The European Championships of 1992 threw up one of international football’s great quirks (and pub quiz questions) when Denmark won the tournament despite not actually qualifying for it. Told they were competing with less than two weeks’ notice, the Danes made the short trip to neighbouring Sweden and sensationally defeated France, the Netherlands and Germany on their way to securing the cup. On the other side of Europe, the former republic of Yugoslavia found itself in the midst of the war that went on to claim an estimated 140,000 lives. In his excellently researched book, Chris Etchingham examines the role football had in stoking national tensions, but also how it has worked as a tool of reconciliation since the end of the conflict.
The collapse of Yugoslavia can be traced to the death of Josip Tito in 1980, an event that occurred during a match between two of the country’s biggest clubs; Hajduk Split of Croatia and Red Star Belgrade of Serbia. When he was informed of what had happened, the referee abandoned the game in the first half as many of those in the stands broke down in tears. Ten years later, another Red Star away game in Croatia, this time at Dinamo Zagreb, showed how much the mood had changed. A skirmish between supporters quickly became an all-out riot, with Dinamo fans parading both Croatian flags and Yugoslavian flags with the star torn out. Nationalist sentiment was clear, and by September 1991 the Croatian War of Independence had begun. As the fighting progressed, the supporters of Red Star Belgrade’s main supporters group, the Delije, had a dark role to play. As Etchingham explains, their leader, Željko Ražnatović (better known as Arkan), set up the Serb Volunteer Guard, who massacred scores of innocent civilians in their genocidal campaign.
Ironically, in the early years of the conflict, Red Star Belgrade achieved their greatest on-pitch success. Etchingham dedicates a chapter to the achievements of Yugoslav clubs in Europe, the main focus naturally being Red Star’s European Cup triumph against a star-studded Marseille side in 1991. Etchingham includes an interview with Dr Richard Mills, Associate Professor in Modern European History at the University of East Anglia, to explain the impact of that famous victory on Serbia and Yugoslavia as a whole. The team itself was multi-ethnic, featuring players from the likes of Croatia, Montenegro and Macedonia as well as Serbia. However, Serb nationalists also looked to take the opportunity to hijack sporting success for their own ends. Throughout Emancipation for Goalposts, Etchingham includes a variety of fascinating interviews which add great insight to his own extensive research.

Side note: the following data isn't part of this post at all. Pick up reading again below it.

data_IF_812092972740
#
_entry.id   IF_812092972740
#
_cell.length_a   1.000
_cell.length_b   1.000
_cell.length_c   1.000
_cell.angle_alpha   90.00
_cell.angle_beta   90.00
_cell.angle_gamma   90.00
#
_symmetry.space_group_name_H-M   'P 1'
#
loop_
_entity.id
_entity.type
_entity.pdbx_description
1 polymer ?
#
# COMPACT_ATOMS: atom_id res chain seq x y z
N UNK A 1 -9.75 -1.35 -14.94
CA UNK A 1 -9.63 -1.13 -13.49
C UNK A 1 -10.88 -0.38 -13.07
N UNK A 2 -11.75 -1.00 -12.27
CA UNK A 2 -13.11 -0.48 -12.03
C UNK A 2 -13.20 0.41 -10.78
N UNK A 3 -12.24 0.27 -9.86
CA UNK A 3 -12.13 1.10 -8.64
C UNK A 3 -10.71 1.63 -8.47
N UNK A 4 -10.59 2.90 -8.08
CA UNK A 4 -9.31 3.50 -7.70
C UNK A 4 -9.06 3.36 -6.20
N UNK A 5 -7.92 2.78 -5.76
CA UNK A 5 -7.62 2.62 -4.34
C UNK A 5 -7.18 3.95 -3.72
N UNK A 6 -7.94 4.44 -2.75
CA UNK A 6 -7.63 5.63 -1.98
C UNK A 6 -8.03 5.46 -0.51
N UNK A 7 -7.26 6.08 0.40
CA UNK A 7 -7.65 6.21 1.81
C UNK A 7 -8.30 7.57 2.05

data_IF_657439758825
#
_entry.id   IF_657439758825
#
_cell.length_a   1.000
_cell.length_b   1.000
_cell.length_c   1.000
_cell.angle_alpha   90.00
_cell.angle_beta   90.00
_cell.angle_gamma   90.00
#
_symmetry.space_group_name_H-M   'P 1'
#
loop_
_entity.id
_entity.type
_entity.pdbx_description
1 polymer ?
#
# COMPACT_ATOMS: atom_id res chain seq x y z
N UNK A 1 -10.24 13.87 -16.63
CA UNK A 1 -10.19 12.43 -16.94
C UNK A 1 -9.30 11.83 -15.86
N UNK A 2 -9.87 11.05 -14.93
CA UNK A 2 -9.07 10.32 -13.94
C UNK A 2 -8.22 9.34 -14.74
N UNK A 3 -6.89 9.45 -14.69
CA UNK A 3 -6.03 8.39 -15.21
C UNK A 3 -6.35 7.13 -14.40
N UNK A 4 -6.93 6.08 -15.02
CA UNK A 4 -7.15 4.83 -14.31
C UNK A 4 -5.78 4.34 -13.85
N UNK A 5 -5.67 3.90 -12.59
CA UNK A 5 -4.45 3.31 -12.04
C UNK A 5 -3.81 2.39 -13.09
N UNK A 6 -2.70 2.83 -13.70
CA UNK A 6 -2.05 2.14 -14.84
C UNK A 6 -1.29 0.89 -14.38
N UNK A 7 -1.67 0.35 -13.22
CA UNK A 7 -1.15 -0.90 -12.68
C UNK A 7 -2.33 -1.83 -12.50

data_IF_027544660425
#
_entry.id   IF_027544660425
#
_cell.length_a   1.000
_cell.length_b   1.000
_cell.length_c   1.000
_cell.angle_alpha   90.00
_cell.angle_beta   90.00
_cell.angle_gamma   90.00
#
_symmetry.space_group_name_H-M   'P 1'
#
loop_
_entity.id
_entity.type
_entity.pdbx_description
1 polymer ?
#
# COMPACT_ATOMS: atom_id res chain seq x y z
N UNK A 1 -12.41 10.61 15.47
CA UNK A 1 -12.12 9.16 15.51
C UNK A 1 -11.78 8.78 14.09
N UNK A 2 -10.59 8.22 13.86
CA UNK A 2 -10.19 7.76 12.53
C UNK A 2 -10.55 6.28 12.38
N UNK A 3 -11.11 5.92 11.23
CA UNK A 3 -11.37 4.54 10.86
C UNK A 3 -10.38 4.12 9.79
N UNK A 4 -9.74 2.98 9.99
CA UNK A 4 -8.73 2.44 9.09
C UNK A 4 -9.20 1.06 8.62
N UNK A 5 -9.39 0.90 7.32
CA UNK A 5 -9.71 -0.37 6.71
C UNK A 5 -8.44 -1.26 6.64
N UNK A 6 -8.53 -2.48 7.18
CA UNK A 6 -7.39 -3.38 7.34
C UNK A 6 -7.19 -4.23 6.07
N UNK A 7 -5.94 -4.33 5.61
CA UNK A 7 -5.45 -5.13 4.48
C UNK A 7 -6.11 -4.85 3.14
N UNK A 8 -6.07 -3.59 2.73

Later on in the book, Etchingham explores the tensions that are continuing to fester in Kosovo, with clashes on the football pitch adding to this at times. A Euro 2016 qualifier between Serbia and Albania in October 2014 was infamously abandoned after a drone carrying an Albanian nationalist flag was piloted over the stadium, sparking a riot. Four years later at the World Cup, Granit Xhaka and Xherdan Shaqiri, both of Albanian-Kosovan heritage, celebrated with an Albanian nationalist hand gesture after scoring against Serbia in a 2-1 win. Kosovo were granted FIFA and UEFA membership in 2016 despite Serbia still failing to recognise the country’s independence, and the two countries are therefore kept apart in draws for qualifying tournaments. Etchingham also explores how the breakaway nations of the former Republic of Yugoslavia have been doing in a football context since securing independence, with Croatia having been particularly successful, of course, reaching the World Cup Final in 2018.
Having examined some of the horrors of war in Emancipation for Goalposts, Etchingham finishes with an uplifting account of how football is being used by a programme called Open Fun Football Schools (OFFS) to bring together children of different ethnicities. The work of Anders Levinsen and the Cross Cultures Project Association (CCPA) carries a message of hope for the future, and is the perfect way for Etchingham to finish what is a painstakingly researched and deeply informative read.
About Johnnie Lowery
Johnnie is a football writer. His first book, Six Added Minutes, was written while he was at university and published in November 2019. With strong reviews from the likes of Jeremy Vine and Jacqui Oatley, it is selling well online. His second book, Match Fit, explores mental health in football. It looks to raise mental health awareness and is inspired by Lowery’s own struggles as a teenager, when he did not understand why he was feeling down.